Norway’s state oil and energy company Equinor was winning widespread and unusual praise on Wednesday from environmental organizations and politicians, after it announced plans for an offshore wind park. The goal is for huge windmills to provide power to the Gullfaks and Snorre oil fields, with the state picking up much of the bill.
Equinor and its partners on the Gullfaks and Snorre fields have decided “to explore the possibilities” of such a project. It would mark the first time an offshore wind farm is directly connected to oil and gas platforms.
Supplies of wind power would cut carbon emissions from the gas that currently powers platforms by more than 200,000 tons a year, Equinor claimed, That’s equivalent to the emissions from 100,000 cars. No firm decisions have been made, and officials at Equinor (formerly Statoil) admitted the project was “challenging” in addition to being innovative, but environmental advocates and politicians were enthusiastic.
Norway’s Oil and Energy Minister Terje Søviknes of the Progress Party, better known for his bullishness on the oil industry than climate concerns, found the idea of pumping oil with wind power “hugely exciting.” He conceded to newspaper Dagens Næringsliv (DN) that the gas currently used to power platforms would likely merely “burn someplace else,” but he sees no reason why “floating offshore wind power” can’t “have the same development as it’s had on land.” Equinor has been a pioneer in capturing offshore wind power for sale to the UK, for example, and is at the forefront of offshore wind technology in general.
Søviknes also noted that the project, called Hywind Tampen, can be a catalyst for technological development of offshore windmills. “If there’s a spot Norway can take a position within renewable energy, it’s within floating wind power,” Søviknes told DN.
Espen Barth Eide, energy policy spokesman for the opposition Labour Party, was also enthusiastic. He told DN that the project can boost Equinor’s legitimacy at a time when many are raising questions and objecting to all its climate-unfriendly oil and gas activity on the Norwegian Continental Shelf.
“This is part of Equinor’s license to operate,” Eide told DN. It also seemed to encourage and appease environmental and climate activists who have long blasted Statoil’s zeal to keep drilling for more oil and gas. The company also announced plans to drill as many as 3,000 more wells off the Norwegian coast in the hunt for more gas.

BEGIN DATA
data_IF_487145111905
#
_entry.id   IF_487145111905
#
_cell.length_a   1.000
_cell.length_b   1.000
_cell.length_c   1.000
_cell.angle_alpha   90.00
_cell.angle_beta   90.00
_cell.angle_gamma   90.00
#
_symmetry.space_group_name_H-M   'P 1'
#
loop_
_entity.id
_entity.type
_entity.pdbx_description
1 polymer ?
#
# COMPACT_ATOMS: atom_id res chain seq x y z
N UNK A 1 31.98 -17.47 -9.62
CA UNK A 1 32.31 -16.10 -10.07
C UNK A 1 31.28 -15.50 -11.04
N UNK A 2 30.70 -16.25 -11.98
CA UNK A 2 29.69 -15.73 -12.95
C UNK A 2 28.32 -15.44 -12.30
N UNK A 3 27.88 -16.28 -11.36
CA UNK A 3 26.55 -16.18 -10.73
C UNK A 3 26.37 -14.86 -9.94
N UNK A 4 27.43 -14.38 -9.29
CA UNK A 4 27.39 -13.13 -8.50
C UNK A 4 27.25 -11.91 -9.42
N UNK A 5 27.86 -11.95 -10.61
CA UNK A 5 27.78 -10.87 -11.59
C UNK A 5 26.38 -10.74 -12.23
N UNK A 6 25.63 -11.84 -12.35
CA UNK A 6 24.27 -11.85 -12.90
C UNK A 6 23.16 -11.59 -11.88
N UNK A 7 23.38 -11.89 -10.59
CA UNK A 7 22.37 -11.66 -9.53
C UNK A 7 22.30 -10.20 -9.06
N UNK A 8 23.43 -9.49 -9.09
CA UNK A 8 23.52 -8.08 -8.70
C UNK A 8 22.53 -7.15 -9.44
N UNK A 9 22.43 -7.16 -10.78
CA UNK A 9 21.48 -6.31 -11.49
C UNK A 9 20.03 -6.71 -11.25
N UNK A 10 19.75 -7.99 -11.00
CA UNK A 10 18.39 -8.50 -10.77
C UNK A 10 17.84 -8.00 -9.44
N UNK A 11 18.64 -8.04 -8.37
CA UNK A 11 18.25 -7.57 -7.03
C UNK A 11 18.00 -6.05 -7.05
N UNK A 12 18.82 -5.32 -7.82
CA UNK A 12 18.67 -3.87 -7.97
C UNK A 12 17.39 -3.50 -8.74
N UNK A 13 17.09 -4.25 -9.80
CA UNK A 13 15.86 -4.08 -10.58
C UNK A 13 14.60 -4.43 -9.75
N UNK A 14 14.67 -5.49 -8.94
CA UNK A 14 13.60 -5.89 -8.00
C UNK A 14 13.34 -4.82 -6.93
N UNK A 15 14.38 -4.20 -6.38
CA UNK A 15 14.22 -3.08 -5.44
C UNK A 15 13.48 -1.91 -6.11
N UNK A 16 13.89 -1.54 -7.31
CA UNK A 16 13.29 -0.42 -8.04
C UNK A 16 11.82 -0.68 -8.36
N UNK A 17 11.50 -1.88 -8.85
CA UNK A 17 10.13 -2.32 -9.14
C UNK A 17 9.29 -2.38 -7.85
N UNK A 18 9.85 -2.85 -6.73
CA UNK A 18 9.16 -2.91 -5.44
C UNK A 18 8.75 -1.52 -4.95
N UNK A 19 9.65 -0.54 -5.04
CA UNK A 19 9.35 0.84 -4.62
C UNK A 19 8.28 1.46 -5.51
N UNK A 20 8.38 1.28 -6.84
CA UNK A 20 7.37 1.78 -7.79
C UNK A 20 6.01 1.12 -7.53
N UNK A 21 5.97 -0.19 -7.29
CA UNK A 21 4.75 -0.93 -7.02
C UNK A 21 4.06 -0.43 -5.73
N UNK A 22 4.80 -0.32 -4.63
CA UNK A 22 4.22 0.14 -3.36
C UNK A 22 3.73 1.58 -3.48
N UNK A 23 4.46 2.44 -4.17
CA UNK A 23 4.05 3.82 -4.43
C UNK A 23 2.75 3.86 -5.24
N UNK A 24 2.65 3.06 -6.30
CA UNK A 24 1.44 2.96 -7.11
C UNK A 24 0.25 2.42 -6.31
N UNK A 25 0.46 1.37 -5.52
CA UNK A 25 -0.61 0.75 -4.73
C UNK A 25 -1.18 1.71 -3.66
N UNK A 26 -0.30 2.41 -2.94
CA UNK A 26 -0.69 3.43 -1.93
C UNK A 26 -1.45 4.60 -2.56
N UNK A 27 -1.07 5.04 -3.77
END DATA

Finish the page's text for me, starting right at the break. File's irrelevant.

Norway’s chapter of Friends of the Earth (Naturvernforbundet) has already insisted that Norway must cut its carbon emissions by half in order to take its “fair share” of necessary cuts worldwide. Offshore wind projects can contribute to that. “We look forward to this,” Marius Holm, leader of the climate organization Zero, told DN in referring to Equinor’s plan. Holm stressed that the project, though, will need enough scale to have an impact. Costs will be also be high, with Equinor expecting the state (which owns 67 percent of Equinor’s shares) to cover much of them.
Initial estimates call for as much as NOK 5 billion (USD 609 million) to develop and get the wind turbines in place. Equinor is asking the state’s climate technology company Enova to cover half of that, with another NOK 566 million coming from a state investment fund built up through the fees industrial companies pay for NOx emissions.
Søviknes wouldn’t comment on Equinor’s chances for securing so much state support. The largest allotment for a single project ever made by Enova, for example, was NOK 1.5 billion for Hydro’s aluminum technology pilot project at its plant on Karmøy. Olav Bernt Haga, project leader for Equinor, said that costs must decline in order for its partners to accept their own share. More decisions are due next year.